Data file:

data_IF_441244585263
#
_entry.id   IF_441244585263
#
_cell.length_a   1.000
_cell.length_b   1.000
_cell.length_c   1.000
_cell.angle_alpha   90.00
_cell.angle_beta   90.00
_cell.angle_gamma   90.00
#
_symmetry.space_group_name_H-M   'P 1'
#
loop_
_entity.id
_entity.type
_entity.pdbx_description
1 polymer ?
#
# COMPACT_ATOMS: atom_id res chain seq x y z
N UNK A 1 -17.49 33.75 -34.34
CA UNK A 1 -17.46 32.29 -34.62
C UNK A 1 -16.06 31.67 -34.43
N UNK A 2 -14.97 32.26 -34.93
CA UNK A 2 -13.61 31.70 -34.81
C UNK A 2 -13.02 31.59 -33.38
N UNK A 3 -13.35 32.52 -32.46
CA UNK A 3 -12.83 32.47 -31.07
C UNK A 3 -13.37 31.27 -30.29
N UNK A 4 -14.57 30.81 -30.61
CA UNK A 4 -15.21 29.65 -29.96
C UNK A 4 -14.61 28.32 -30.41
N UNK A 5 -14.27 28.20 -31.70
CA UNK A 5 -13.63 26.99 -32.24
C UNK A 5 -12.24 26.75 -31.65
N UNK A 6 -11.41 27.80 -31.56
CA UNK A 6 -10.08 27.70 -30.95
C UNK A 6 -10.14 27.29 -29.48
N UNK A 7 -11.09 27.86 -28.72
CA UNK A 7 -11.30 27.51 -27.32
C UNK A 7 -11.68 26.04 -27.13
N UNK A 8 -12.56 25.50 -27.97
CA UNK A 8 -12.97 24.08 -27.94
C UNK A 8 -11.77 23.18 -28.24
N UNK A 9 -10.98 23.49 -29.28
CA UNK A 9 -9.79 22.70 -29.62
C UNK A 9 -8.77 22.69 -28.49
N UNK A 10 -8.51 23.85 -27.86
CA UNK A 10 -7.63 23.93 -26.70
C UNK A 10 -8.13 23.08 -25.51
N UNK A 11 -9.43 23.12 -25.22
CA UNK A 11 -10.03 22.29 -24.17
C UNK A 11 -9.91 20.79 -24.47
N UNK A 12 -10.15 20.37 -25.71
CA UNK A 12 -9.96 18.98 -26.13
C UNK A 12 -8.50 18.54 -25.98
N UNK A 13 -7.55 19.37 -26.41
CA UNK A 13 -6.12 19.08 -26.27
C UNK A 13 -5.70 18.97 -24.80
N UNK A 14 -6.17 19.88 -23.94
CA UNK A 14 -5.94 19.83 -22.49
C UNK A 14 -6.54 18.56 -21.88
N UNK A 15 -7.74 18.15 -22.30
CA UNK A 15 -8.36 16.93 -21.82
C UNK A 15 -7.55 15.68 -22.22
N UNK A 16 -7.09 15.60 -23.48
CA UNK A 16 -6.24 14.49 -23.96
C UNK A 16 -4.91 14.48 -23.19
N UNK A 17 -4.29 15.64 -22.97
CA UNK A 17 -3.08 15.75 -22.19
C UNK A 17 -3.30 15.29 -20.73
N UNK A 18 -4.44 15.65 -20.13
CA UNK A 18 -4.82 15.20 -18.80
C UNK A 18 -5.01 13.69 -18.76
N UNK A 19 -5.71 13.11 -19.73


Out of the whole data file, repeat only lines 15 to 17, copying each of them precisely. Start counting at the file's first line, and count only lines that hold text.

_entity.id
_entity.type
_entity.pdbx_description